A Queensland mum has shared the terrifying moment her self-locking car trapped her infant son inside on a hot day.
When Chloe and Nicolette Stewart were looking for a safe car to transport their twins they settled on a 2017 Nissan Pathfinder.
They were attracted by the featured “lockout protection” which was advertised to ensure the car could not self-lock with the smart key inside.
“This took away the concern I had around juggling everything when it was time to load the twins into the car,” Chloe wrote in her Facebook post, adding she had bought the car in November.
On January 14, the couple took their seven-month-old twins, Audrey and Jospeh, to the doctor as Joseph was having a fever.
When they returned to the car Chloe wrote she placed her purse containing the car’s smart key on the front seat and closed it so she could focus on securing Joseph into his capsule, she then closed his door.
‘The car locked itself with Joseph trapped inside’
“As I walked around to the other side of the car to put Audrey in, the car locked itself with Joseph trapped inside,” the mother said.
“As you can imagine… I panicked,” the mum said, adding the car was “parked in an uncovered car park in the sun”.
The couple immediately called roadside assistance and their local Nissan dealer, who both recommended dialling triple-0.
While Chloe was on the phone to police, Nicolette sought the help of a nearby tradesman who gave them a hammer, but it “failed to break the window or successfully pry open the window or door”.
“At this stage, I was in tears and feeling helpless as Joseph was clearly getting more distressed with each passing second,” Chloe wrote.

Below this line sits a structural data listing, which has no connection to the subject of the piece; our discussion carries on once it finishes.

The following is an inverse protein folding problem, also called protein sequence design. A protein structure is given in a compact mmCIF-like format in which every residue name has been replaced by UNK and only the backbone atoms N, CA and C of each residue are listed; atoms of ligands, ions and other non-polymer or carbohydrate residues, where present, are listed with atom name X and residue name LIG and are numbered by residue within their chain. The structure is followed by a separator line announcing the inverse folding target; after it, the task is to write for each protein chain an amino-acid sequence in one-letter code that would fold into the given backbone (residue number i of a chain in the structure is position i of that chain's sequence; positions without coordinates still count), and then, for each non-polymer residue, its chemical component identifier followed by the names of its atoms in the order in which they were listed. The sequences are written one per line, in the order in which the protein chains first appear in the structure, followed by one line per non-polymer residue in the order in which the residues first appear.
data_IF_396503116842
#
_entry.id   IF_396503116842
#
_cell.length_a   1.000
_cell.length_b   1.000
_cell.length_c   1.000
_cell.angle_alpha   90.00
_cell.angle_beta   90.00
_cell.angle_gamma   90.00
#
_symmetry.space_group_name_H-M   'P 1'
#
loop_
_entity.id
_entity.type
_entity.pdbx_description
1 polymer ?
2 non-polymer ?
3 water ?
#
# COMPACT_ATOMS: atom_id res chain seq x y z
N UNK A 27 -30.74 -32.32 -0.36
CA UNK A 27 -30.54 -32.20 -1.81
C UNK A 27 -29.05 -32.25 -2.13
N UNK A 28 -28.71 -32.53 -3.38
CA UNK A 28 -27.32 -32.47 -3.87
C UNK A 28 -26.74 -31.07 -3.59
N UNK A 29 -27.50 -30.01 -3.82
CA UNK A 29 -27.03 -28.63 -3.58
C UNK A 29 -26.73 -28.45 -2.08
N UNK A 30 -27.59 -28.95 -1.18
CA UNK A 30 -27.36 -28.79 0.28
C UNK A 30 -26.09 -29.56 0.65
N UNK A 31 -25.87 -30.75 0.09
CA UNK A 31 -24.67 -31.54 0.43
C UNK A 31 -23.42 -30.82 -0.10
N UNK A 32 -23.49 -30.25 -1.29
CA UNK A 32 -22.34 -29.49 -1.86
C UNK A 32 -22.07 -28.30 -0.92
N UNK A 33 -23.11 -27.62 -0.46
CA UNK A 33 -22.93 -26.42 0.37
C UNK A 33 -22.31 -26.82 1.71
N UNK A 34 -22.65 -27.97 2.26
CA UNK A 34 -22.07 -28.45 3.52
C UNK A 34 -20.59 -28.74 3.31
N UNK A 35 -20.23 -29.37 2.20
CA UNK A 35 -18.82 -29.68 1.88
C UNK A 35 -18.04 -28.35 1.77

After 15 minutes with the infant trapped inside the hot car, police were finally able to free Jospeh with a specialised hammer and poured water over his head in an attempt to cool him down.
“I held Joseph against my chest to comfort him,” Chloe said, admitting it helped to calm her down as well.
Nissan ‘admits to faulty lock’
Chloe said it took eight days and over 30 calls to a Nissan customer care case manager before they received answers.
“Nissan has now finally admitted the locking mechanism in Joey’s door needs to be replaced due to it failing,” she wrote, but the car company are refusing to cover the cost of repairing the damage to the vehicle from rescuing the seven-month-old.
“They are replacing the faulty lock under the warranty but are refusing to cover the $5600 or so worth of repairs required due to having to free Joseph from the car,” she wrote.
Chloe said Nissan have suggested she claim the damage with her personal insurer and have not provided her with a temporary car to help transport the young family while the repair takes place.
“The damage was caused as a direct result of freeing Joseph and averting a potential life-threatening situation,” she wrote.
“It is unreasonable to me that Nissan on one hand will replace the obviously faulty locking mechanism and agree to cover my excess (admitting fault) but are only prepared to compensate me for 15% of the cost.”
Despite the stressful incident and frustrating response from Nissan, Chloe said she is just relieved her son is safe.
“We feel incredibly lucky that he was otherwise unharmed by the ordeal,” Chloe said.
Yahoo News Australia have contacted Nissan for comment.
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